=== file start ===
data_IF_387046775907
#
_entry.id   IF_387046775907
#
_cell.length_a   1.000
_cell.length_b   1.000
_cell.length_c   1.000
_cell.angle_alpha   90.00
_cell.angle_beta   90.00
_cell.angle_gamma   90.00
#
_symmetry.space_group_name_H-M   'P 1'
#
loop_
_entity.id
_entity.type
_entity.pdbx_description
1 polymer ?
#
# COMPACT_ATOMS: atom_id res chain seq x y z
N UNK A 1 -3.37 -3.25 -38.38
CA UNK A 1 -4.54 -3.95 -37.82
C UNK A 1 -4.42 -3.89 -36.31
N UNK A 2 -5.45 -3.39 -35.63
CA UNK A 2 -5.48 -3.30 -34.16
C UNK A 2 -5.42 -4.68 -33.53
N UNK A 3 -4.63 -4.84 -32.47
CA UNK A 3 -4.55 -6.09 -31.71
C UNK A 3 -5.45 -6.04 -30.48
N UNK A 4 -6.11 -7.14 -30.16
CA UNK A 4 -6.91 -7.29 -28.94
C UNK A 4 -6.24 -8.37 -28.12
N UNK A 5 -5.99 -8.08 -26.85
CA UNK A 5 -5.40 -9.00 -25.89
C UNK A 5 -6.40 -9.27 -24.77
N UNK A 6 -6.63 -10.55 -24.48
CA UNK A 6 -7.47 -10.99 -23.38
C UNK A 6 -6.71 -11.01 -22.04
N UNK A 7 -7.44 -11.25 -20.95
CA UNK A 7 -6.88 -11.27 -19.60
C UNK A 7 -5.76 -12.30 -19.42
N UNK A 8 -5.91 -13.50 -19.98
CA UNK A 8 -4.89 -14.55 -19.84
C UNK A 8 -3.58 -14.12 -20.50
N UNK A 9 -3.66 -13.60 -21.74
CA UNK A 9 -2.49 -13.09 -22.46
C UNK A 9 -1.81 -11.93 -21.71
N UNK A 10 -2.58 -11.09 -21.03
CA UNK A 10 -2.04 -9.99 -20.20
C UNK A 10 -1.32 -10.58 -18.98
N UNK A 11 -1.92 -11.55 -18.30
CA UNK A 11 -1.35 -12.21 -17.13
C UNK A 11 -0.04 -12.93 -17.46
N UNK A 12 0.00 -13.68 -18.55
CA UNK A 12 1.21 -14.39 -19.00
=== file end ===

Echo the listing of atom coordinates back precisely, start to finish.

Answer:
data_IF_387046775907
#
_entry.id   IF_387046775907
#
_cell.length_a   1.000
_cell.length_b   1.000
_cell.length_c   1.000
_cell.angle_alpha   90.00
_cell.angle_beta   90.00
_cell.angle_gamma   90.00
#
_symmetry.space_group_name_H-M   'P 1'
#
loop_
_entity.id
_entity.type
_entity.pdbx_description
1 polymer ?
#
# COMPACT_ATOMS: atom_id res chain seq x y z
N UNK A 1 -3.37 -3.25 -38.38
CA UNK A 1 -4.54 -3.95 -37.82
C UNK A 1 -4.42 -3.89 -36.31
N UNK A 2 -5.45 -3.39 -35.63
CA UNK A 2 -5.48 -3.30 -34.16
C UNK A 2 -5.42 -4.68 -33.53
N UNK A 3 -4.63 -4.84 -32.47
CA UNK A 3 -4.55 -6.09 -31.71
C UNK A 3 -5.45 -6.04 -30.48
N UNK A 4 -6.11 -7.14 -30.16
CA UNK A 4 -6.91 -7.29 -28.94
C UNK A 4 -6.24 -8.37 -28.12
N UNK A 5 -5.99 -8.08 -26.85
CA UNK A 5 -5.40 -9.00 -25.89
C UNK A 5 -6.40 -9.27 -24.77
N UNK A 6 -6.63 -10.55 -24.48
CA UNK A 6 -7.47 -10.99 -23.38
C UNK A 6 -6.71 -11.01 -22.04
N UNK A 7 -7.44 -11.25 -20.95
CA UNK A 7 -6.88 -11.27 -19.60
C UNK A 7 -5.76 -12.30 -19.42
N UNK A 8 -5.91 -13.50 -19.98
CA UNK A 8 -4.89 -14.55 -19.84
C UNK A 8 -3.58 -14.12 -20.50
N UNK A 9 -3.66 -13.60 -21.74
CA UNK A 9 -2.49 -13.09 -22.46
C UNK A 9 -1.81 -11.93 -21.71
N UNK A 10 -2.58 -11.09 -21.03
CA UNK A 10 -2.04 -9.99 -20.20
C UNK A 10 -1.32 -10.58 -18.98
N UNK A 11 -1.92 -11.55 -18.30
CA UNK A 11 -1.35 -12.21 -17.13
C UNK A 11 -0.04 -12.93 -17.46
N UNK A 12 0.00 -13.68 -18.55
CA UNK A 12 1.21 -14.39 -19.00